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Boston, US
Posts: 288

View: Charlottesville: Race and Terror (2017), a VICE video. (Run time: 22:04) A warning (TW): this video contains offensive language, references to violence and hate speech, and may well be upsetting and hurtful to many viewers.

Charlottesville and the events there on a weekend in August 2017 were shocking to many who witnessed it both in person and via the many media outlets that covered the story.

In class, we have begun our look at how so many societies, both historically and today, divide people into those who are identified as “us” and “them.” We do this in a whole variety of ways and the identification of an “us” and “them” are often changing and have a certain fluidity.

That said, what happened in Charlottesville takes any notion of “us” and “them” well beyond a version 2.0 of the concept.

Reporter Elle Reeve (then of VICE News) covered the story and took us inside the thinking of some of the perpetrators of the violence in Charlottesville. To say the least, this clip (which I asked you to watch in connection with this post) is both eye-opening and terrifying.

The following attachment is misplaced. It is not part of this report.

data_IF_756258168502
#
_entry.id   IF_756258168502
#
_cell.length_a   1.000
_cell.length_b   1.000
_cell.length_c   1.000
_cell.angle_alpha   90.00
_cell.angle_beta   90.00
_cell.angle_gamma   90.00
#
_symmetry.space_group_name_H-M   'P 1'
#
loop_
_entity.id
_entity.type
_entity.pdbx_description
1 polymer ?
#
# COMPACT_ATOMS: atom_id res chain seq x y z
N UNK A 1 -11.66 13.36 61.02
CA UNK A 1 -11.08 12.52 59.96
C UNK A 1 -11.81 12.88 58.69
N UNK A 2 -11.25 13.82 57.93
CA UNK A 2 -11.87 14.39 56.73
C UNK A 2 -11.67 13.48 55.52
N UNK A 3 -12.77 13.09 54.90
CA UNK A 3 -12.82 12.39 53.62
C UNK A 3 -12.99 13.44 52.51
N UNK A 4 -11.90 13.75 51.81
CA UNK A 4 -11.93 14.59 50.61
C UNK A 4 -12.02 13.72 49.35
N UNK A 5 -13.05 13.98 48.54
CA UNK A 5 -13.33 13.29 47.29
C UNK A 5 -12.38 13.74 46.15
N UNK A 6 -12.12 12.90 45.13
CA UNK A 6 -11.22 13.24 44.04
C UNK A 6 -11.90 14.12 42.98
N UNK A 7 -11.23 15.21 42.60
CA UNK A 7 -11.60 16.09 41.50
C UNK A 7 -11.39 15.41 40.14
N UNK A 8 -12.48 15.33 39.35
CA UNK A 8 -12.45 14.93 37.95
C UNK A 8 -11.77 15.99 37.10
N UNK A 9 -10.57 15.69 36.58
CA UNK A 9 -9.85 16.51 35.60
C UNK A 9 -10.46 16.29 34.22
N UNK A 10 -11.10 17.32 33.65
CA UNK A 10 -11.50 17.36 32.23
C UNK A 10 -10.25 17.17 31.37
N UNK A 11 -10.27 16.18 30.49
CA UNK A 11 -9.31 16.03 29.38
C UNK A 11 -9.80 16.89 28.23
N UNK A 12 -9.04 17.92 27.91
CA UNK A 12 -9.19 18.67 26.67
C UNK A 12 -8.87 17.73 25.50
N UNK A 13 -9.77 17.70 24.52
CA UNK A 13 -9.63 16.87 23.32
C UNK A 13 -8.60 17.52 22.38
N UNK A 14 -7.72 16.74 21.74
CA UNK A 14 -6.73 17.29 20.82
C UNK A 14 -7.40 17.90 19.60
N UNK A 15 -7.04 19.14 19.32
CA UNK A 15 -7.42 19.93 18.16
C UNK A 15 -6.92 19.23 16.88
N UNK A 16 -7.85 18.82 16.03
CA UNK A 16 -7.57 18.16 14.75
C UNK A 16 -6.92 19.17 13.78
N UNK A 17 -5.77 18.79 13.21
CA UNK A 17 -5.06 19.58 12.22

So here’s what I’d like you to address in this post:

  • Why? Why is this happening now? And what does it portend for the future? (Yes, 2017 was a few years ago now but as you might imagine, it’s easy to draw a line from Charlottesville to what happened on January 6, 2021 and the ongoing polarization in this country.)
  • How would we describe the phenomenon that seems to be at work in Charlottesville? What’s motivating the different folks protesting there and why do they see the world as they do?
  • Finally, how is this phenomenon connected to what we were doing in class this week—that is, looking at the phenomenon of “bubbling” and categorizing?

Just in case you were not in class on Wednesday, we watched nearly all of a documentary on what happened in Charlottesville, Virginia. The documentary was from PBS’ Frontline and was titled Documenting Hate, Charlottesville. Run time was 54 minutes.
West Roxbury, MA, US
Posts: 26

Who is "we" and who is "they"?